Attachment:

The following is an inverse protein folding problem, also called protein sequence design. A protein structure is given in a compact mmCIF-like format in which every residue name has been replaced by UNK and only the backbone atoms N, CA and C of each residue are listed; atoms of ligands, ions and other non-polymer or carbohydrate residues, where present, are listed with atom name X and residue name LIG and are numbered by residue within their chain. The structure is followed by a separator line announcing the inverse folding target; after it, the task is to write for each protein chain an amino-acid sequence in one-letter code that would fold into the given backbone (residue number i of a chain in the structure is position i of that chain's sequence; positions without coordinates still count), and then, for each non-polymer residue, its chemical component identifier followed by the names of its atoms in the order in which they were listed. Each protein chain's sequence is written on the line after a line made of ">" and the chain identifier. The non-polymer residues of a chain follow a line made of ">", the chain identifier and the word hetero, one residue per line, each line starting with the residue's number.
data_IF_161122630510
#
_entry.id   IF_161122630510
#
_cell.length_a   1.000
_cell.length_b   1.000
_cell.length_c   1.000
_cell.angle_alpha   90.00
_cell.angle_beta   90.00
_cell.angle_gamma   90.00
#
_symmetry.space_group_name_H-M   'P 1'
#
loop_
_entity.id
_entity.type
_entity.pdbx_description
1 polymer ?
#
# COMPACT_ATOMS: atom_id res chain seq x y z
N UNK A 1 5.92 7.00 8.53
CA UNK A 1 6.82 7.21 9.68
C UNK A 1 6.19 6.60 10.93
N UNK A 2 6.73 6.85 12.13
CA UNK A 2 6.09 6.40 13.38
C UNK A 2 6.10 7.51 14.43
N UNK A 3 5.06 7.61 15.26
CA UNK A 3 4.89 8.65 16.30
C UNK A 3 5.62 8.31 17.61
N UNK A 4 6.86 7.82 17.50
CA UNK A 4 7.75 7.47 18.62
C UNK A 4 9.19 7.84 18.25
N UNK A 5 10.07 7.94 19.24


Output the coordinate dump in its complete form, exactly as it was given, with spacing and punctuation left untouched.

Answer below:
The following is an inverse protein folding problem, also called protein sequence design. A protein structure is given in a compact mmCIF-like format in which every residue name has been replaced by UNK and only the backbone atoms N, CA and C of each residue are listed; atoms of ligands, ions and other non-polymer or carbohydrate residues, where present, are listed with atom name X and residue name LIG and are numbered by residue within their chain. The structure is followed by a separator line announcing the inverse folding target; after it, the task is to write for each protein chain an amino-acid sequence in one-letter code that would fold into the given backbone (residue number i of a chain in the structure is position i of that chain's sequence; positions without coordinates still count), and then, for each non-polymer residue, its chemical component identifier followed by the names of its atoms in the order in which they were listed. Each protein chain's sequence is written on the line after a line made of ">" and the chain identifier. The non-polymer residues of a chain follow a line made of ">", the chain identifier and the word hetero, one residue per line, each line starting with the residue's number.
data_IF_161122630510
#
_entry.id   IF_161122630510
#
_cell.length_a   1.000
_cell.length_b   1.000
_cell.length_c   1.000
_cell.angle_alpha   90.00
_cell.angle_beta   90.00
_cell.angle_gamma   90.00
#
_symmetry.space_group_name_H-M   'P 1'
#
loop_
_entity.id
_entity.type
_entity.pdbx_description
1 polymer ?
#
# COMPACT_ATOMS: atom_id res chain seq x y z
N UNK A 1 5.92 7.00 8.53
CA UNK A 1 6.82 7.21 9.68
C UNK A 1 6.19 6.60 10.93
N UNK A 2 6.73 6.85 12.13
CA UNK A 2 6.09 6.40 13.38
C UNK A 2 6.10 7.51 14.43
N UNK A 3 5.06 7.61 15.26
CA UNK A 3 4.89 8.65 16.30
C UNK A 3 5.62 8.31 17.61
N UNK A 4 6.86 7.82 17.50
CA UNK A 4 7.75 7.47 18.62
C UNK A 4 9.19 7.84 18.25
N UNK A 5 10.07 7.94 19.24